Lisbon, Portugal – the new Barcelona?

Lisbon has fast become one of my favourite European cities.  Averaging 260 days of sunshine a year, the Portuguese capital can also boast a sensational waterfront location on the River Tagus, Atlantic beaches close by, and a buzzy, cultural centre. The city appears to be in the midst of a major boom, with new hotels, bars and restaurants opening at the rate of knots. On my recent visit in August, I stayed in a hotel that had opened the month before, ate at Michelin-starred chef Jose Avillez’s fifth restaurant, also opened last year and went to an exhibition at the new building of a contemporary art museum which had just opened that week.

Santiagode Alfama Entrance Hall

I stayed at Santiago de Alfama hotel near the Sao Jorge Castle, on the street with the church where Christopher Columbus got married. The hotel’s hilly location guarantees impressive views of the River Tagus from its terrace, and just across the road is the famous Miradouro de Santa Luzia.  The grand 15th-century building was originally a palace and then a shirt factory (in a nod to this factory, one of the restaurants in the hotel is called Fabrica) before being redesigned by the acclaimed Portuguese architectural firm Rebelo de Andrade and its Dutch owner, Heleen Uitenbroek.

LIvingWallSantiagodeAlfama2

Opening as a five-star hotel in July of this year, the hotel has only nineteen rooms, each one uniquely designed. Stylish and intimate, our room was beautifully decorated in soothing white and green but my favourite feature was just outside our windows – a lush green living wall in the interior courtyard.

LivingWallSantiagodeAlfama

I was impressed with my visit last year to MNAC, the national museum of contemporary art in the Chiado district.  Housed in the former Convent of Sao Francisco, the building was substantially altered by the French architect, Jean-Michel Wilmotte, into an art museum that opened in 1994.  The permanent collection is said to be one of the most comprehensive national collections of contemporary Portuguese art and includes work by Jose de Almada Negreiros, Nadir Afonso, Columbano Bordalo Pinheiro, Antonio Silva Porto, Antonio Carneiro, Amadeo de Souza Cardoso, Antonio Soares dos Reis, Mario Eloy, Miguel Angelo Lupi, Abel Manta, and Dordio Gomes.

MNAC

MNACnewbuilding

My recent visit happily coincided with MNAC’s opening of a new building on an adjacent street.  Our Lisbon cards provided free access to ‘Narrative of a Collection’, a major exhibition of Portuguese art from 1960-1990, borrowed from the Ministry of Culture’s collection (on until June 2016).  The new gallery, housed in an 18th-century building, is absolutely stunning and it was a real treat to discover works of Portuguese artists like Antonio Palolo, Fernando Lanhas, Helena Almeida and Antonio Sena.  I especially loved Nikias Skapinakis’s ‘Enlevo de Miss Europa’, a colourful painting of a woman straddling a bull, borrowed from the fantastic Serralves contemporary art museum in Porto.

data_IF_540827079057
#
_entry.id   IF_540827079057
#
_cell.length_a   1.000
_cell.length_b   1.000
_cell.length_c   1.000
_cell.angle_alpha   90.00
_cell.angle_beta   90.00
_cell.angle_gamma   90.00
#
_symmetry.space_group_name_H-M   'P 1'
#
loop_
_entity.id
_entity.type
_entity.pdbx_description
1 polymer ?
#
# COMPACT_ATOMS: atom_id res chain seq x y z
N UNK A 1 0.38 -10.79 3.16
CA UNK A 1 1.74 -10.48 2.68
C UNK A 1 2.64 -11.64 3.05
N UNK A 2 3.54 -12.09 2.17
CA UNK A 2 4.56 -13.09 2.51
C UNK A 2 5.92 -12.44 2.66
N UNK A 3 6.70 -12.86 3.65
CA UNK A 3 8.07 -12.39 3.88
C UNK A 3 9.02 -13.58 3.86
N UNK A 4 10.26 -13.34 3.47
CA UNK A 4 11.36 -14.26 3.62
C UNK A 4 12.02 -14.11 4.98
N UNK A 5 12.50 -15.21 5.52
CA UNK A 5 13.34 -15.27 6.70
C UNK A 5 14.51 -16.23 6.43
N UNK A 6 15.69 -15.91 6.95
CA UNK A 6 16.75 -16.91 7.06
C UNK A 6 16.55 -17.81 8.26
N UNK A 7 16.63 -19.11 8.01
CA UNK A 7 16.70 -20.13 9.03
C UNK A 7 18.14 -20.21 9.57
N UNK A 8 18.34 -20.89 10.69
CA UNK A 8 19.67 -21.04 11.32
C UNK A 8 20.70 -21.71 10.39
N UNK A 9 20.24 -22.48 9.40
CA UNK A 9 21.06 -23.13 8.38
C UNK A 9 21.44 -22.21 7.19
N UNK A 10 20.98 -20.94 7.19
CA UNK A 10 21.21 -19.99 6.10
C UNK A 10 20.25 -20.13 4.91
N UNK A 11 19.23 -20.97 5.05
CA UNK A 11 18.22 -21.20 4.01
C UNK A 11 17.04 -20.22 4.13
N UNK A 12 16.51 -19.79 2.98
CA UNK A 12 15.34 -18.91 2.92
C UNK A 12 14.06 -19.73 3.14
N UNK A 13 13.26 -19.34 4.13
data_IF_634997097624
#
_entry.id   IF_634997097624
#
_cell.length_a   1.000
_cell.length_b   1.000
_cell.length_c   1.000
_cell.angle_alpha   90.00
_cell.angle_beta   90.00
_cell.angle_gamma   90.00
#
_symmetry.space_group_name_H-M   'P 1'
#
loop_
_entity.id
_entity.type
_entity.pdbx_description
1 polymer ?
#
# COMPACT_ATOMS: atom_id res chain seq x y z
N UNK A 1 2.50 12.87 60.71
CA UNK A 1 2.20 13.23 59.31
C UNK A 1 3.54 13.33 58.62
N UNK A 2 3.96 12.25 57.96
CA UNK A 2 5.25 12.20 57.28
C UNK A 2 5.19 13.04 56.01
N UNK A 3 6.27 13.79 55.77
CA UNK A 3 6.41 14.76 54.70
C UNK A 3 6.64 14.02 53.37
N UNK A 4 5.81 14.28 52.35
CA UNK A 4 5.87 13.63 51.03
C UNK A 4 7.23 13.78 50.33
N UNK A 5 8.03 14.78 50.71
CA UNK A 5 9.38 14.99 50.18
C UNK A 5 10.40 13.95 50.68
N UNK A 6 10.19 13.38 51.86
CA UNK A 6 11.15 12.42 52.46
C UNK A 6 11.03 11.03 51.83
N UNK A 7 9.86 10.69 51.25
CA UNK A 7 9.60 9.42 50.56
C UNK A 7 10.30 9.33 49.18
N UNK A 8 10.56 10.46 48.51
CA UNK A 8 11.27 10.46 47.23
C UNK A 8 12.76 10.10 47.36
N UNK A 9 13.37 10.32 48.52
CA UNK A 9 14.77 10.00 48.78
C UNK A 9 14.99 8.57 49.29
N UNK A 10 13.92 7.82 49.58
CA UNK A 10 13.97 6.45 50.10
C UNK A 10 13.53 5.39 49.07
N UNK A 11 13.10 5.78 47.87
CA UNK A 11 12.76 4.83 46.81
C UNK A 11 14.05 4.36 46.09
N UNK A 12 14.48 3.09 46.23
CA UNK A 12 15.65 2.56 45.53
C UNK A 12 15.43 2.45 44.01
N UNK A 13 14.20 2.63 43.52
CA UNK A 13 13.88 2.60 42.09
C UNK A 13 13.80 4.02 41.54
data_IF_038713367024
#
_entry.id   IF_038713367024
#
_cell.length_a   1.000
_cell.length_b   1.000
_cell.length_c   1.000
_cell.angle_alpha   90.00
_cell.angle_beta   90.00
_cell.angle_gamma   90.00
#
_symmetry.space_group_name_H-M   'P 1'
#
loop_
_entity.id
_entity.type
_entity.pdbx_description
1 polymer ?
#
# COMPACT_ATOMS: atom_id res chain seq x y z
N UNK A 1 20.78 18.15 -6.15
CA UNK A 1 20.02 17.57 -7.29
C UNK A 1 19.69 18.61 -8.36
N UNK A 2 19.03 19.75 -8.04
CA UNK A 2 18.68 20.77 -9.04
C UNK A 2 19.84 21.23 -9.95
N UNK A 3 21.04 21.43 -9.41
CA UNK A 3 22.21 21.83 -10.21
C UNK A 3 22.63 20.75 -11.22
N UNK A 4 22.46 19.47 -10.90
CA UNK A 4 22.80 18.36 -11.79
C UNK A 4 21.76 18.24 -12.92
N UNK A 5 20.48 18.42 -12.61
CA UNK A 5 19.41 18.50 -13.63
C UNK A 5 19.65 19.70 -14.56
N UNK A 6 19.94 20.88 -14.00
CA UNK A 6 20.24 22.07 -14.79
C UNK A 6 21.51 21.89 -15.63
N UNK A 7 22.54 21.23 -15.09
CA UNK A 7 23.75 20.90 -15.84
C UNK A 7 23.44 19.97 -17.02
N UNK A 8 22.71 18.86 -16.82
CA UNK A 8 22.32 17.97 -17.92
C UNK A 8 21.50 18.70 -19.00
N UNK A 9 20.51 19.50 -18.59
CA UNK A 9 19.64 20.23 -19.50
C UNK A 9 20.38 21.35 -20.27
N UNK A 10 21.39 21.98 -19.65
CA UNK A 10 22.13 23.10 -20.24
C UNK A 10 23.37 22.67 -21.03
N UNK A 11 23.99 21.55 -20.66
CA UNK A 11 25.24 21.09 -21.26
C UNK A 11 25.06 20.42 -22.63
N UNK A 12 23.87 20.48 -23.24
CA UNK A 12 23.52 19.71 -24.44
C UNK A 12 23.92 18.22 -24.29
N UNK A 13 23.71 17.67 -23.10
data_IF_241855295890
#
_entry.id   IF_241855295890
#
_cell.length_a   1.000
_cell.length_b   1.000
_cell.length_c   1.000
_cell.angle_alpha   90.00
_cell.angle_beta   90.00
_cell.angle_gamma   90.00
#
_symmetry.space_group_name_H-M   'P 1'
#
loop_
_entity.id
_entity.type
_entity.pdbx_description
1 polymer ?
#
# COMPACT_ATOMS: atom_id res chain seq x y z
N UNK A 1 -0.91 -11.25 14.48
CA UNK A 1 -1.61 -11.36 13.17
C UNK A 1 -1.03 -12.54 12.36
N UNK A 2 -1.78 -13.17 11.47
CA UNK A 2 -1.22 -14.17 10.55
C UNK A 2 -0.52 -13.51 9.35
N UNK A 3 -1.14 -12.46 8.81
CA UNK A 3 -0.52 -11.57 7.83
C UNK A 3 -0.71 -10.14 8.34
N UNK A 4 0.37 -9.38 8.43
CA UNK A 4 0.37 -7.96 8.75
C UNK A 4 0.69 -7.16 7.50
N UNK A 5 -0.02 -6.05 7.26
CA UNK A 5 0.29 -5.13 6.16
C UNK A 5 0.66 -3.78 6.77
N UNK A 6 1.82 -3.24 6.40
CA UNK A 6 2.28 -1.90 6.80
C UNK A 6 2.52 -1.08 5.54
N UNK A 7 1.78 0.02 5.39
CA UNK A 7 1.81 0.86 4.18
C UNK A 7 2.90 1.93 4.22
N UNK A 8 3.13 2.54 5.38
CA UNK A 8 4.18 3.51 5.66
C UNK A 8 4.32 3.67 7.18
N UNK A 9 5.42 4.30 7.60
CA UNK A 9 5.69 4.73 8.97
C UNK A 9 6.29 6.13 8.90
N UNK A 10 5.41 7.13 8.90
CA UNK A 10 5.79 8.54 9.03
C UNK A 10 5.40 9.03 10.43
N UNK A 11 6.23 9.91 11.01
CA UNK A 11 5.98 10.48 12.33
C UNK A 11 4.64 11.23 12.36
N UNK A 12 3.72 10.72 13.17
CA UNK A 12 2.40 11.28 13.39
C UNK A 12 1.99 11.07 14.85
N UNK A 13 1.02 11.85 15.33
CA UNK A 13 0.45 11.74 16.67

MiniBarTeatro

You wouldn’t expect to indulge in a satisfying tasting menu, designed by a chef with two Michelin stars, for a mere 39 euros. Mini Bar Teatro, Jose Avillez’s fifth and newest Lisbon restaurant opened last year and certainly lives up to the fine reputation of Belcanto, Cantinho do Avillez, Cafe Lisboa and Pizzaria Lisboa. Last year I ate at Cantinho do Avillez, primarily to see artist Joana Astolfi’s installation but was happy to find that the food was excellent too, from the deep-fried green beans (alone worth a visit) to the tuna tartare and Portuguese suckling pig. 

Jose Avillez - Mini Bar

O chef José Avillez fotografado no seu novo espaço, o restaurante/Bar MiniBar no Chiado, Lisboa. foto- paulo barata 2014

MiniBarTeatro

Menu do restaurante/bar MiniBar do chef José Avillez no Chiado, Lisboa.
foto- paulo barata 2014

Located in the buzzy Chiado district, Mini Bar’s theatrical styling and menu was inspired by the Sao Luiz Theatre in the same building.  ‘Now on’ was the playful, imaginative menu we tried and the five ‘acts’ on ‘stage’ included a ‘Caipirinha’ that wasn’t actually a drink, a savoury ‘Ferrero Rocher’, Algarve prawns in ceviche, beef tartar in a mini ice cream cone, mini burgers, braised tuna with chive and miso sauce and salted codfish in a raspberry vinaigrette. Dessert was a super creamy raspberry yoghurt, mascarpone and meringue, followed by a dense hazelnut mousse.   And for the more adventurous, the ‘Epic Menu’, at 48.50 euros, is a mystery bill of fare with all courses chosen by the chef. Adventurous food is complemented by an imaginative music playlist created by one of Lisbon’s best known DJs, Vitor Silveira (aka Ramboiage), resident DJ at Lux Fragil.

Words & pictures: Joanne Shurvell


One Response to “Lisbon, Portugal – the new Barcelona?”

  1. […] Lisbon will charm the pants off you promptly after your arrival. It’s dubbed the new Berlin or Barcelona due to recent economic troubles that sparked two silver linings: prices remained lower than other […]

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